Achieving cost savings through value engineering which reduced pile lengths, managed geological variability and optimised load carrying capacity
The West Gate Tunnel Project will provide more than 15km of new elevated traffic lanes as a new major transport route to Melbourne’s Port. Part of Keller’s brief was to help challenge the existing state of practice in the market, with a critical focus on safety and product quality.
Keller’s propensity for innovation and flexibility came to the fore in this project, with an opportunity to develop new piling-related processes that raise the bar in terms of industry safety. Conventional ways of practice needed to be constantly rethought. Structural issues also posed problems, with work carried out on an existing major arterial, and lower than usual headroom adding to the difficulty of driving piles.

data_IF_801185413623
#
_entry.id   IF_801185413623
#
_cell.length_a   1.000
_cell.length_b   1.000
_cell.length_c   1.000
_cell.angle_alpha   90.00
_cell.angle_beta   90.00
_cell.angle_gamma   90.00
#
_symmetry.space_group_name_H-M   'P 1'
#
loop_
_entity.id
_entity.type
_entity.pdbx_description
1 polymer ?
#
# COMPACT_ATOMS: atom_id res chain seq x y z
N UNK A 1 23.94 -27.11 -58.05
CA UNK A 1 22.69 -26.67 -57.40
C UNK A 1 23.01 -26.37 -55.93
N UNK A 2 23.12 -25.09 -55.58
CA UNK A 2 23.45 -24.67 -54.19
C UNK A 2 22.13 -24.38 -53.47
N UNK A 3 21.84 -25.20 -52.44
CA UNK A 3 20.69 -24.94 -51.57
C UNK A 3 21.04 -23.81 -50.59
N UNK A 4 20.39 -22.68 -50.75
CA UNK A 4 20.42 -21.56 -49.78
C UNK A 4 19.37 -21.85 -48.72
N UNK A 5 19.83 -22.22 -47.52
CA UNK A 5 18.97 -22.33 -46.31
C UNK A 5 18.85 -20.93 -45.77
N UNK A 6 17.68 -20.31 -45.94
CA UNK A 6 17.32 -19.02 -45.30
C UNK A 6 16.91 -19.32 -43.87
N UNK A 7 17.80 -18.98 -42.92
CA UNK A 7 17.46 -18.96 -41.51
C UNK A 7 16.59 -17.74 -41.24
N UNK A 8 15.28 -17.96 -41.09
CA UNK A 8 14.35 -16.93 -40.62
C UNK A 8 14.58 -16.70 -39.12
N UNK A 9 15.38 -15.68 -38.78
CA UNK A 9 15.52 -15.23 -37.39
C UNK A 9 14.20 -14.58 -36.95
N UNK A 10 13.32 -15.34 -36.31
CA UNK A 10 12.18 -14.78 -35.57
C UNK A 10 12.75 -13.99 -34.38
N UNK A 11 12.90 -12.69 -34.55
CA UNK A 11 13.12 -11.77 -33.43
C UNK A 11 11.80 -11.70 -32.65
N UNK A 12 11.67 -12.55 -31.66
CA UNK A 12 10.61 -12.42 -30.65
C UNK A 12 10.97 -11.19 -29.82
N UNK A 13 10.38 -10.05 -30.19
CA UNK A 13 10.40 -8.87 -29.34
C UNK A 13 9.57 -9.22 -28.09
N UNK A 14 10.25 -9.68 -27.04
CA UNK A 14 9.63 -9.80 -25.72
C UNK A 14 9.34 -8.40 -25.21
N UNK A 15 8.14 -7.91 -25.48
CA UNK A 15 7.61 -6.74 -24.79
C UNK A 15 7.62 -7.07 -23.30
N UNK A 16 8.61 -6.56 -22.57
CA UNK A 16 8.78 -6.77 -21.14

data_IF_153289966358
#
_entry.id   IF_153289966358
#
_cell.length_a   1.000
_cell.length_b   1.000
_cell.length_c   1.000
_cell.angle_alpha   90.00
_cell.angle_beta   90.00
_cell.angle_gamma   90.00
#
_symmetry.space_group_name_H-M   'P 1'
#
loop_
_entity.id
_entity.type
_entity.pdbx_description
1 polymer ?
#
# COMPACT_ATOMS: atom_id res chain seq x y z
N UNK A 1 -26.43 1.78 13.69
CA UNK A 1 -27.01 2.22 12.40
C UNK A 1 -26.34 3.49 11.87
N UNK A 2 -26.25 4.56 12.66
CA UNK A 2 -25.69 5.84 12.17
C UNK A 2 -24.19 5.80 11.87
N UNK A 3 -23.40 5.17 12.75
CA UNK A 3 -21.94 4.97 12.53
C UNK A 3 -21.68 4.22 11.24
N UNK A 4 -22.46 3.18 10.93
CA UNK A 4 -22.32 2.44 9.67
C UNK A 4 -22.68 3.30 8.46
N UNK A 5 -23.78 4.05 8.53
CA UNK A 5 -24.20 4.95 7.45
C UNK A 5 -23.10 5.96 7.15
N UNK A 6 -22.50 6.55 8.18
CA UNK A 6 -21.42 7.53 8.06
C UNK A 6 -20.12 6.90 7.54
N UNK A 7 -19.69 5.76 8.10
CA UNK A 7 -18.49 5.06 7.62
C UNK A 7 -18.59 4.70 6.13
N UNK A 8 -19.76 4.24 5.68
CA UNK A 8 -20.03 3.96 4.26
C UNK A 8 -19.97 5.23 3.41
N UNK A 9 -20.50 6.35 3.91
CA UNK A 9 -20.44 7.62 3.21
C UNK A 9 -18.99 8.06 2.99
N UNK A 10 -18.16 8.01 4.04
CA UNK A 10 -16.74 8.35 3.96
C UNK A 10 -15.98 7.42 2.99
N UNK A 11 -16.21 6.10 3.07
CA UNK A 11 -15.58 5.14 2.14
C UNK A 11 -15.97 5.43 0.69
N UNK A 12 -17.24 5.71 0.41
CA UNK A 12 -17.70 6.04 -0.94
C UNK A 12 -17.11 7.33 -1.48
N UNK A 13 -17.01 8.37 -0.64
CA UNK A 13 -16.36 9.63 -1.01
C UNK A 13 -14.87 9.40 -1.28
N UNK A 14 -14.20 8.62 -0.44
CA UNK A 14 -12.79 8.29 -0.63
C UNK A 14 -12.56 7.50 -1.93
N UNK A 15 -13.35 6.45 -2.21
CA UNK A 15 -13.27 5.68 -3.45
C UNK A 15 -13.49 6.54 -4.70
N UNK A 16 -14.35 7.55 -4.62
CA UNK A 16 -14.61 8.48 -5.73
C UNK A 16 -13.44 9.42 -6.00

One of the biggest safety issues involved the removal of above ground pile waste, a procedure that has traditionally involved a great deal of direct human interaction. Keller drew on its global expertise, sourcing ideas advice and ideas from a Polish Keller team who had used a technique while working on a gas field project in Kazakhstan. The result was a two-machine operation with no direct personnel interaction in the key exclusion zone. The original design for the precast piles suggested an average length of forty metres. However, on engagement with the project, Keller’s engineers felt that the same technical outcomes could be achieved with piles that were 25% shorter. On approval, Keller developed a program and a contract model that facilitated this change and provided the client with cost savings with no compromise on quality. Dealing with restricted headroom necessitated significant modifications to machinery not designed for this task but which were able to efficiently install the precast pile segments within the low headroom restrictions.